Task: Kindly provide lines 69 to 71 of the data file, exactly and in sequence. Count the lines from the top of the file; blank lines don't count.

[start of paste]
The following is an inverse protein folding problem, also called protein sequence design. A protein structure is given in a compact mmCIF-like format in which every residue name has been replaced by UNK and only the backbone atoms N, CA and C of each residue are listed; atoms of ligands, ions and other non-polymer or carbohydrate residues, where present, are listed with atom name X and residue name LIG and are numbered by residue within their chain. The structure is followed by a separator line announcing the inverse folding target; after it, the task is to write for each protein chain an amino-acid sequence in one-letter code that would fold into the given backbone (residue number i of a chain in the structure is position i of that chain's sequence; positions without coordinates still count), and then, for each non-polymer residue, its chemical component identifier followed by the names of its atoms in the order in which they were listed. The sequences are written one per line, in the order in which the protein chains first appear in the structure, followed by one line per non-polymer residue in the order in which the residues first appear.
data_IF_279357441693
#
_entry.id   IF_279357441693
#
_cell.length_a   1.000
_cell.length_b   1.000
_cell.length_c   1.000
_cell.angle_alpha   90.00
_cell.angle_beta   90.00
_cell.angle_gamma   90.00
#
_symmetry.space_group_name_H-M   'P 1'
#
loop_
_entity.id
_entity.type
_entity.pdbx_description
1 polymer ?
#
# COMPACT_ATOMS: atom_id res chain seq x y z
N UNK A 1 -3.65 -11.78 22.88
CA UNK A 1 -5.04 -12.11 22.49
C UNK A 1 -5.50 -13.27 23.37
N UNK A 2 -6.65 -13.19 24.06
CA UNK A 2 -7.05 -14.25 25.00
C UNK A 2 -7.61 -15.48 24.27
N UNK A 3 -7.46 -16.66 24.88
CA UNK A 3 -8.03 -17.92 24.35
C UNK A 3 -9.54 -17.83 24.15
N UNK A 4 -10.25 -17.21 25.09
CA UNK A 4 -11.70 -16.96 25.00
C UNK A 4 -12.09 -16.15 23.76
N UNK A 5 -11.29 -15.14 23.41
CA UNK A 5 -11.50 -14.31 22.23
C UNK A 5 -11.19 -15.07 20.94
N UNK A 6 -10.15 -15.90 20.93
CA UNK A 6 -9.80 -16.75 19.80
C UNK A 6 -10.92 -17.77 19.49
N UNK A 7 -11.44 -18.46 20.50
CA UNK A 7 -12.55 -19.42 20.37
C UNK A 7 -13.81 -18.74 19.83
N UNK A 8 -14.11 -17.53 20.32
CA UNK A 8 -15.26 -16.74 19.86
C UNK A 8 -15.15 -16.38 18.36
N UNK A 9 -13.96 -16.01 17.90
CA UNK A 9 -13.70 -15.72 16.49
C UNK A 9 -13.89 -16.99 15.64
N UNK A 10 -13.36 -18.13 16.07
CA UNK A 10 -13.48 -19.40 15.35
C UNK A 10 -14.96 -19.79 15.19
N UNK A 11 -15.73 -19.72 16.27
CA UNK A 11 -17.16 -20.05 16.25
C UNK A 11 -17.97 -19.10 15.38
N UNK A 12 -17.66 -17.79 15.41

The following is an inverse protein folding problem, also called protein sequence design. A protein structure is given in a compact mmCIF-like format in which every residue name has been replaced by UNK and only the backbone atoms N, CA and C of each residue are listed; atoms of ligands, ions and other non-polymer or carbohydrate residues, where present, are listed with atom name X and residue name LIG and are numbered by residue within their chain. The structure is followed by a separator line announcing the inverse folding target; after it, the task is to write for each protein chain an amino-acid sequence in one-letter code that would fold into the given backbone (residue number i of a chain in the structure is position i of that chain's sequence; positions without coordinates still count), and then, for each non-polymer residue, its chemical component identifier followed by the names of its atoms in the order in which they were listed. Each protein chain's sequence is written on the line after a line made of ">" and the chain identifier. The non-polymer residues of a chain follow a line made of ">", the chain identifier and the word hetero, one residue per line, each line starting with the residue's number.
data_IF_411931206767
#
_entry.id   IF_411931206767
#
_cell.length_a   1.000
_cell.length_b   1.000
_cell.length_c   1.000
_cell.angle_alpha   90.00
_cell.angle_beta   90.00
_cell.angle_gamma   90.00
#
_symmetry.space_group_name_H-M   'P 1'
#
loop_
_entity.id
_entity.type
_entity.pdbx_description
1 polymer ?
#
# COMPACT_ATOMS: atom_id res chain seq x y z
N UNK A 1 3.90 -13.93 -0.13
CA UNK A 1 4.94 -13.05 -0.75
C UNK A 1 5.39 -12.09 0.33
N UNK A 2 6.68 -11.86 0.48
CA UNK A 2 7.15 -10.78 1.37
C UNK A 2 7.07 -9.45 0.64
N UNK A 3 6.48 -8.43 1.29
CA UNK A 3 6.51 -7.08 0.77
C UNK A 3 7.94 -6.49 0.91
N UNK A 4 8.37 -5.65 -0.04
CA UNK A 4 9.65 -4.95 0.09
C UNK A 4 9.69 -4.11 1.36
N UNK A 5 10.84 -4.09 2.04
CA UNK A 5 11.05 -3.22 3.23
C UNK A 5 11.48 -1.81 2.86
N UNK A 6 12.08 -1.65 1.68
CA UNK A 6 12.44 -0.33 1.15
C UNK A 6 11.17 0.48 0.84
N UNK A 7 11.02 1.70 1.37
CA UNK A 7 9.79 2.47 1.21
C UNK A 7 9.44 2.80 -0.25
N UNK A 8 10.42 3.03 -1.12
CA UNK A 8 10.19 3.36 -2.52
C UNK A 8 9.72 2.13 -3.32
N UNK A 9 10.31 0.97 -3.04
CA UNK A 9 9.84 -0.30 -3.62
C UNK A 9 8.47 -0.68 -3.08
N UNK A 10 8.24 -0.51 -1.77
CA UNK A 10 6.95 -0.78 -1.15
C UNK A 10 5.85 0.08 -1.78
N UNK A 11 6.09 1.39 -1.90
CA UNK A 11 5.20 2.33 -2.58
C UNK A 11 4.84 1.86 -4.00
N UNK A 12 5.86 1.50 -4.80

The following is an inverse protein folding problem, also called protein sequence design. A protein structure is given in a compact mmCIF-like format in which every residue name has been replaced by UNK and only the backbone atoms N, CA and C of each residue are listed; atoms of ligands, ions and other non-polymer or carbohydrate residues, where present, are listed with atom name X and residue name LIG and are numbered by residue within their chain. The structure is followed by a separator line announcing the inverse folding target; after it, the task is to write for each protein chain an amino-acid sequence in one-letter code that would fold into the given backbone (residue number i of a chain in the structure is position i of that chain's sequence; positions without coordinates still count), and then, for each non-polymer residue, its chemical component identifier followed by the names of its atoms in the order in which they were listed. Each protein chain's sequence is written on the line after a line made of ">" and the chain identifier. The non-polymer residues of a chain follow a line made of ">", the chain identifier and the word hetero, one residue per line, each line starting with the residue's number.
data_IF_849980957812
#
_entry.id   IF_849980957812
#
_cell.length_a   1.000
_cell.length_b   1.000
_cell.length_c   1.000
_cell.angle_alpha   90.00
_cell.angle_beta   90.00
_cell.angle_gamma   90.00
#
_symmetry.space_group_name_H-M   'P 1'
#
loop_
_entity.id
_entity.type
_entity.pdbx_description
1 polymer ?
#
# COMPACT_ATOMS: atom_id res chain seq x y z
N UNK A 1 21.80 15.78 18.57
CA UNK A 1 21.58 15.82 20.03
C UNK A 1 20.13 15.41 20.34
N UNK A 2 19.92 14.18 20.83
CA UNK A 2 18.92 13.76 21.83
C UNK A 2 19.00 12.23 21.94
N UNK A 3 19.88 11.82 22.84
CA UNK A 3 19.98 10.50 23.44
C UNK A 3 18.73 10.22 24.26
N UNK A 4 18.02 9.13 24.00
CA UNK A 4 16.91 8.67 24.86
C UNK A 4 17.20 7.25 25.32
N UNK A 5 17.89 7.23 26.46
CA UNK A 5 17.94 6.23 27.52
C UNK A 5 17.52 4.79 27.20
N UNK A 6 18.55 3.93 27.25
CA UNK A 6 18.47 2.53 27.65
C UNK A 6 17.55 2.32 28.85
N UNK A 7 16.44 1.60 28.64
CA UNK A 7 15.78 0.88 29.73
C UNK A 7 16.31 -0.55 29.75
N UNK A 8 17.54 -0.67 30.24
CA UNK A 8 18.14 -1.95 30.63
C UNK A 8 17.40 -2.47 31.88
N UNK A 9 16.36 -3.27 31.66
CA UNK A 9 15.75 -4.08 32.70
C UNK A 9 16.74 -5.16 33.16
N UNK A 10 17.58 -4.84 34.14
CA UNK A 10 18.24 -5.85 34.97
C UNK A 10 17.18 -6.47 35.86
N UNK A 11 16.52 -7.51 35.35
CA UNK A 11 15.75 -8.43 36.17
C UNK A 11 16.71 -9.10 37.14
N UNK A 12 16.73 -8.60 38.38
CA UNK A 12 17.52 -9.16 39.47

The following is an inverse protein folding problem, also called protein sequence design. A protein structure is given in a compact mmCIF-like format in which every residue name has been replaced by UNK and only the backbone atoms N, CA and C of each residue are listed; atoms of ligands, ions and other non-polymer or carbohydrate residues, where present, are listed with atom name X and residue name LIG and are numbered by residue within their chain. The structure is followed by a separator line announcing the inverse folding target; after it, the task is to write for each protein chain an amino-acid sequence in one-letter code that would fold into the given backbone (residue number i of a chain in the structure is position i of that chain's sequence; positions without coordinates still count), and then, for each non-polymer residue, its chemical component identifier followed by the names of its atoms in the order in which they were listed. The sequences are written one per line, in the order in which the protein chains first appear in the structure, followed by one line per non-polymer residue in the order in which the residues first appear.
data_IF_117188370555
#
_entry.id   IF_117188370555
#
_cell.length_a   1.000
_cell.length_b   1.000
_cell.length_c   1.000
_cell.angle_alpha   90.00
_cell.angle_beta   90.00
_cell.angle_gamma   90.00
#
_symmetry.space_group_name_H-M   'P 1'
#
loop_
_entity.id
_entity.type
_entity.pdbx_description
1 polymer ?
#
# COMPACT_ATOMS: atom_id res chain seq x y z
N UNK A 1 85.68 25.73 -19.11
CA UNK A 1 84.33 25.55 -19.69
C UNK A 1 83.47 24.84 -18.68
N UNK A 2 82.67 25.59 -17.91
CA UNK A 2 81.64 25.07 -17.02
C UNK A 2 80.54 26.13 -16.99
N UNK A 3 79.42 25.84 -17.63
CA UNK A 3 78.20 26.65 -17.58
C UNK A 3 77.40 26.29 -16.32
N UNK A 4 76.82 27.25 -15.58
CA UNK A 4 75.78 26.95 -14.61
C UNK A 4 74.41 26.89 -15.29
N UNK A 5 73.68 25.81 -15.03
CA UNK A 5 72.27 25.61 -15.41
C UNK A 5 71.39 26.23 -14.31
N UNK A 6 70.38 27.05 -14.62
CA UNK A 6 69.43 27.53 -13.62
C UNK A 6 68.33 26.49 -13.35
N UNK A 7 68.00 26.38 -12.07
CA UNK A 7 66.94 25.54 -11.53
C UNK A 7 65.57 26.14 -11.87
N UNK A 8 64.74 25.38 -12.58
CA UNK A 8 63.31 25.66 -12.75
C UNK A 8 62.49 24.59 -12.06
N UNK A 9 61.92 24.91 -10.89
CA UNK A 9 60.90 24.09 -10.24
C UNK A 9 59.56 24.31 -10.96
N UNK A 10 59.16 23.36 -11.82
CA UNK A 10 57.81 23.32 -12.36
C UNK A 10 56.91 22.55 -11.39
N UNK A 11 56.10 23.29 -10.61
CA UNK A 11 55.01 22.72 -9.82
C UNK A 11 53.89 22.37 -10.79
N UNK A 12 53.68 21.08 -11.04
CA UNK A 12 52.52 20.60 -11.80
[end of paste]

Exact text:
#
loop_
_entity.id